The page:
Tuesday, February 16, 2010

More Google Chrome OS

I've been reading a great blog lately called The Russians Used a Pencil. It's a blog maintained by Dan Provost and focused on simplicity. The title comes from the fact that although the US had vastly superior technology - computers, calculators, etc - the Russians beat us into space using only a pencil. I noticed this in my graduate research as well. Much of the foundational work I studied included some really elegant closed-form analytic solutions from Russian scientists and engineers. This work from the 50s, 60s and 70s was in contrast to American counterparts, who saw a difficult - seemingly intractable - problem and almost immediately pursued a numerical solution using the state-of-the-art computers of the time.

Here's a great post from Dan's blog describing the simplicity of Google Chrome OS, as a browser-based operating system and it's potential for success. I've got the Chrome OS installed and running as a VMWare image (you can get the VMWare image and instructions here and on a thumb drive here). It's hard to judge the performance of the Chrome OS running on top of another OS in a virtualized environment, but I can see some of the potential benefits, including the almost immediate boot time and the simplicity of the OS. Like Wave, Chrome OS is still buggy and clearly not ready for primetime, but I'm beginning to view Google's long-term strategy as the tortoise to everyone else's hare. While the world may not be ready for a fully cloud-based OS today, things may will be radically different in two, three or five years.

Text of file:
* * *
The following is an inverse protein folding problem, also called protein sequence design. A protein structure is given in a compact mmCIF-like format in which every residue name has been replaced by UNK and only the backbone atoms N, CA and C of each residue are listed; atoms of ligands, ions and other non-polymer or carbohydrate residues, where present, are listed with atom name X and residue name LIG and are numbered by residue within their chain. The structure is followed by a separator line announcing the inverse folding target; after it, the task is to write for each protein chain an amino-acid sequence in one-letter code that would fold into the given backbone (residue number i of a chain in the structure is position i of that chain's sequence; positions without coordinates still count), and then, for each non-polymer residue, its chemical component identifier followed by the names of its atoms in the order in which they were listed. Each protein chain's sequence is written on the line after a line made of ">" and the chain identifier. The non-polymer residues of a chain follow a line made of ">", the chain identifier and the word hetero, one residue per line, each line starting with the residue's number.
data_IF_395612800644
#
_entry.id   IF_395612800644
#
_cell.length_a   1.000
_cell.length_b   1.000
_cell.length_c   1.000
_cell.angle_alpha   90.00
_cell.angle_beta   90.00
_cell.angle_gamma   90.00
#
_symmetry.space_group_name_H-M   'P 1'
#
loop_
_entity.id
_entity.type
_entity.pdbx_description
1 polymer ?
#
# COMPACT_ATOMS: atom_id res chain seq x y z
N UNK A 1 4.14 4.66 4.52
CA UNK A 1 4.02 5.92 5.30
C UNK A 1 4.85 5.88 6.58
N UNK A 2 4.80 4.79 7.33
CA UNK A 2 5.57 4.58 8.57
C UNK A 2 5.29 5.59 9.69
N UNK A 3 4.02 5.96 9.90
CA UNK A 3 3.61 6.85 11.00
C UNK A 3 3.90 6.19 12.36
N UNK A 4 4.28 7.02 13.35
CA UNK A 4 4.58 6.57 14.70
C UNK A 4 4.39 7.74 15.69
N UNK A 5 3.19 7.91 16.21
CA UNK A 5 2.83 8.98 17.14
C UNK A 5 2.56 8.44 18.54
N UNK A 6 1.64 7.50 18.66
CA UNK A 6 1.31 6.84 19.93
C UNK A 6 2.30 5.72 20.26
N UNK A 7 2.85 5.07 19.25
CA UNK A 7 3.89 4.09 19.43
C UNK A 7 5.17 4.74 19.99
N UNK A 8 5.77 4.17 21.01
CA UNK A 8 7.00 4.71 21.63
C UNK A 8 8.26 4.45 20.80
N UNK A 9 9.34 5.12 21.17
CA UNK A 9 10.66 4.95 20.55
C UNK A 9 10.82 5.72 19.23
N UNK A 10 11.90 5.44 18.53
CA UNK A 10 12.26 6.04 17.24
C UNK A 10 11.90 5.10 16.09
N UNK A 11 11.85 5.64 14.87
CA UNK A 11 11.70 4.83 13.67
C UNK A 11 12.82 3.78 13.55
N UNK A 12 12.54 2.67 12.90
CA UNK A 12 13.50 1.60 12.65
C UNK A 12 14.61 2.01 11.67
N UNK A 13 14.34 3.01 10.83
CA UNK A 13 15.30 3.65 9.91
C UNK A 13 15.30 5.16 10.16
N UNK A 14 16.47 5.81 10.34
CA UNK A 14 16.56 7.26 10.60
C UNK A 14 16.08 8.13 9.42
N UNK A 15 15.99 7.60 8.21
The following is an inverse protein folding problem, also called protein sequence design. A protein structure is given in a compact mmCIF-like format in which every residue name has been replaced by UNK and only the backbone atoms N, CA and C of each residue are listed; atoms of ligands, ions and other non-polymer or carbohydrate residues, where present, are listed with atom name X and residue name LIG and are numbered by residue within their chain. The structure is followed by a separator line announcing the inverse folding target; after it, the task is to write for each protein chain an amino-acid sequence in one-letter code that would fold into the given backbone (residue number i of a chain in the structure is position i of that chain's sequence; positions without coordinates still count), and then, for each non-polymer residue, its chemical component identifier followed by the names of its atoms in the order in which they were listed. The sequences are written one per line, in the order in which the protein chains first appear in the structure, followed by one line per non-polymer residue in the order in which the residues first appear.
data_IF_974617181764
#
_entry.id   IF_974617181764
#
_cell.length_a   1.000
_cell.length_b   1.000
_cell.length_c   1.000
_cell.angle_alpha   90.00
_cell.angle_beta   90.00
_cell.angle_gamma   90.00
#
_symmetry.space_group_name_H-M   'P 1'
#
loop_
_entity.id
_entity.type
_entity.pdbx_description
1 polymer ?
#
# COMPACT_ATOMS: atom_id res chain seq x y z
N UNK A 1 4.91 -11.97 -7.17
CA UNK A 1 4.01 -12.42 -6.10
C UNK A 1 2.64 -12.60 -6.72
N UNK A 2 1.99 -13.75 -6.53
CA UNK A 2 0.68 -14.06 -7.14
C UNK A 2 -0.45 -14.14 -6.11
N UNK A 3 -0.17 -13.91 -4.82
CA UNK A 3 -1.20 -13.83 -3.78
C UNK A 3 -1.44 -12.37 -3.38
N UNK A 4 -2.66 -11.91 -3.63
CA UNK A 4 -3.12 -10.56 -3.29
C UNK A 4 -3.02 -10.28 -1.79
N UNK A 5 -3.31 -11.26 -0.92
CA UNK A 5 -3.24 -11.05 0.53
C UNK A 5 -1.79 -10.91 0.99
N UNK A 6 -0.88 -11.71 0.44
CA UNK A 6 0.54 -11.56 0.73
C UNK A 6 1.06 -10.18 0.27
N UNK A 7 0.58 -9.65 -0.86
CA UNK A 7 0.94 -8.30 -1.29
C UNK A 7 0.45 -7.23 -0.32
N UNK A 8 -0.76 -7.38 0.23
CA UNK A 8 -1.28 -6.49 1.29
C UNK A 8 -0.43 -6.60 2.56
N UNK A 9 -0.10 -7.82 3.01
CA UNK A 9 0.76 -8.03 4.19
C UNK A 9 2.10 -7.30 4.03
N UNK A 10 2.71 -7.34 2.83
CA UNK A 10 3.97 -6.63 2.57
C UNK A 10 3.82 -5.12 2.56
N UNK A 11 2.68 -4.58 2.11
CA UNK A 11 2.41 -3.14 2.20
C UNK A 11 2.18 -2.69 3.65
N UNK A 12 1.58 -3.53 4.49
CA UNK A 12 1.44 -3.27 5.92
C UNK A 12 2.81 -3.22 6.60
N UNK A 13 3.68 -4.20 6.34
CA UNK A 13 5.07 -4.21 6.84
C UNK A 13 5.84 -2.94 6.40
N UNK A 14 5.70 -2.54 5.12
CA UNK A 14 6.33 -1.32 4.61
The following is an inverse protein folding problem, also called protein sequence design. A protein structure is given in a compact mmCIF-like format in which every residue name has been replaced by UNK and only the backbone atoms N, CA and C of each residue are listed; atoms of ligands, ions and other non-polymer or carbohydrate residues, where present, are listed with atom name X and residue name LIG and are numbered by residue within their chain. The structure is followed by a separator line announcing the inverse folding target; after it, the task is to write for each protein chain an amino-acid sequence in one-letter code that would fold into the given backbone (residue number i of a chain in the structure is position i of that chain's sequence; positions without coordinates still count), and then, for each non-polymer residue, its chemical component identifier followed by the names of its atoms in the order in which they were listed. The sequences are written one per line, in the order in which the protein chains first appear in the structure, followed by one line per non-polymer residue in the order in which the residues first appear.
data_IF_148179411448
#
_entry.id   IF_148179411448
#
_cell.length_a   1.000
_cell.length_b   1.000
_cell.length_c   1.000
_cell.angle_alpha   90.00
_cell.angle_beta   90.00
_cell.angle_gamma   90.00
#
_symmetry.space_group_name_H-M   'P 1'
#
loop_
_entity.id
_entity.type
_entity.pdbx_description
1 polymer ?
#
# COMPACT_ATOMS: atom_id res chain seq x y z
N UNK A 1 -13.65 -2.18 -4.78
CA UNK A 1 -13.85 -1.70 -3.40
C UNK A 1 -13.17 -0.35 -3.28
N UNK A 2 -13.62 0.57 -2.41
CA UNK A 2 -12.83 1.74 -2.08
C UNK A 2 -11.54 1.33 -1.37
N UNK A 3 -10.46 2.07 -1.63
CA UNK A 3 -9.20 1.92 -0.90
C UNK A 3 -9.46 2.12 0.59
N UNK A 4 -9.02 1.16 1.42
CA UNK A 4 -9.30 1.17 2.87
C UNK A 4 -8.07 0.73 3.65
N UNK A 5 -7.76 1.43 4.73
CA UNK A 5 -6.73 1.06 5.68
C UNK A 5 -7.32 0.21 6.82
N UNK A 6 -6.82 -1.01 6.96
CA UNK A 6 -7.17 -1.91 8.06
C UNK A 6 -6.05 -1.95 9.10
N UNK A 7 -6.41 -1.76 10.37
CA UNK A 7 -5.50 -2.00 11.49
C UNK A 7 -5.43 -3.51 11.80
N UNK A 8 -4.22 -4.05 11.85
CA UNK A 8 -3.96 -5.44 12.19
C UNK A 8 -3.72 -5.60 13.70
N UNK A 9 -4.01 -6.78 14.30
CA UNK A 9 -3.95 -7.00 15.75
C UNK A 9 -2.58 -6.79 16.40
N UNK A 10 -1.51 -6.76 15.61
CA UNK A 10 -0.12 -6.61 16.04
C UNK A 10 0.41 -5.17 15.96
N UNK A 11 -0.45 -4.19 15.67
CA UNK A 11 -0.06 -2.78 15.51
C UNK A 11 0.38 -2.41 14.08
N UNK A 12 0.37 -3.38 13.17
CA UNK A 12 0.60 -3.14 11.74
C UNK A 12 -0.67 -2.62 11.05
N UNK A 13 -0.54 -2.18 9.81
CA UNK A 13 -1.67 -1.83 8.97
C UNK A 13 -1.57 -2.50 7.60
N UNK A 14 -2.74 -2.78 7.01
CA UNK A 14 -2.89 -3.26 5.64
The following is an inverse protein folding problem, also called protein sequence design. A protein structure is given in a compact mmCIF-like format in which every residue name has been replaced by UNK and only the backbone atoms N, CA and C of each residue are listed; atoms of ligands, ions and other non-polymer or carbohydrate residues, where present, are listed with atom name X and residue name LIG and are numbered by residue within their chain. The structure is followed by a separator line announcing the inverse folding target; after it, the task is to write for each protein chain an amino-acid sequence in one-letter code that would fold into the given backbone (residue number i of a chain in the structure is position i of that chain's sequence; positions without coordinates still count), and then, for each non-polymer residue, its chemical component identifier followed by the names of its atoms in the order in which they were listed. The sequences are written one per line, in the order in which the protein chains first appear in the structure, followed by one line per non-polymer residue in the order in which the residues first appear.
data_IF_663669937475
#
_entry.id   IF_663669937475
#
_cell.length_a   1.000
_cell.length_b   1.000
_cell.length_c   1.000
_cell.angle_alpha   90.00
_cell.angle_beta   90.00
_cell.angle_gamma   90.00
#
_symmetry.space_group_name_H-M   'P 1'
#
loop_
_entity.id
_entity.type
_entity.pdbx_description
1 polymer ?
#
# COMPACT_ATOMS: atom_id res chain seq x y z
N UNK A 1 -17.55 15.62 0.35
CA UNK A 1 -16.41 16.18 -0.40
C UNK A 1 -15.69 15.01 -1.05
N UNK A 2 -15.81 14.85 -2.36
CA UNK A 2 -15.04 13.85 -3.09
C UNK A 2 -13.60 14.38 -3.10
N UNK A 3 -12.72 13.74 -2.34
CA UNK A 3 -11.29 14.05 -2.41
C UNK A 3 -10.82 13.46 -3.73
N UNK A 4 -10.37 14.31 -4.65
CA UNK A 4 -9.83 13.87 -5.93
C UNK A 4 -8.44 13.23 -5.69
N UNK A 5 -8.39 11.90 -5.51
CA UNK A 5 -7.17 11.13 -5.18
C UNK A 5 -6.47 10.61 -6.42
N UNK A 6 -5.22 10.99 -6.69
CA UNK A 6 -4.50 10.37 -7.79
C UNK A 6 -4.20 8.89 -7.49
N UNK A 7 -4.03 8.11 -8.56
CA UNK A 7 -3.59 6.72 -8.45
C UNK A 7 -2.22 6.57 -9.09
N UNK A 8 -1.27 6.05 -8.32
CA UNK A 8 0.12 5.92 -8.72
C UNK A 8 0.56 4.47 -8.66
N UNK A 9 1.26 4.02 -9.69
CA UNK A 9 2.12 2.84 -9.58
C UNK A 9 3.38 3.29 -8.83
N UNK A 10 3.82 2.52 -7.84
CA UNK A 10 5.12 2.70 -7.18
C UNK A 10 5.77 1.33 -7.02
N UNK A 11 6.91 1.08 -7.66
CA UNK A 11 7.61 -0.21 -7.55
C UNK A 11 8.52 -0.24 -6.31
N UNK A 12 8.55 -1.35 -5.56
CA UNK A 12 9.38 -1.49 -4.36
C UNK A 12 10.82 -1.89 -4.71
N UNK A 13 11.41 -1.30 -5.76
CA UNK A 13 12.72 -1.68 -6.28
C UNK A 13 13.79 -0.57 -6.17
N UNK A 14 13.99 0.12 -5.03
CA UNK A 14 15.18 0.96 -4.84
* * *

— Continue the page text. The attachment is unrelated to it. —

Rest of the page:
Google Chrome OS
The key take-away here is that Google is betting on simplicity. They are valuing speed (the start up time was heavily reinforced in the demos) and simplicity over the functionality you might find on a more standard OS. In Maedonian™ terms, they are adhering to the first (thoughtful reduction) and third (savings in time feel like simplicity) laws.

Mr. Gruber is on the mark regarding the benefit of reduction:

The idea of a computer that does a lot less — leaving out even things you consider essential, because you can still do those things on your other, primary computer — is liberating. That’s the opportunity, and that’s the idea behind Chrome OS and Litl and even Android and iPhone OS.
There is one group where I think these machines have a huge potential for success: college students. The machines are inexpensive, perfect for notetaking, listening to music, facebooking, etc., and the computer lab can be utilized for more of the heavy lifting. And at this point I would be surprised if most campuses aren’t completely WiFi enabled.

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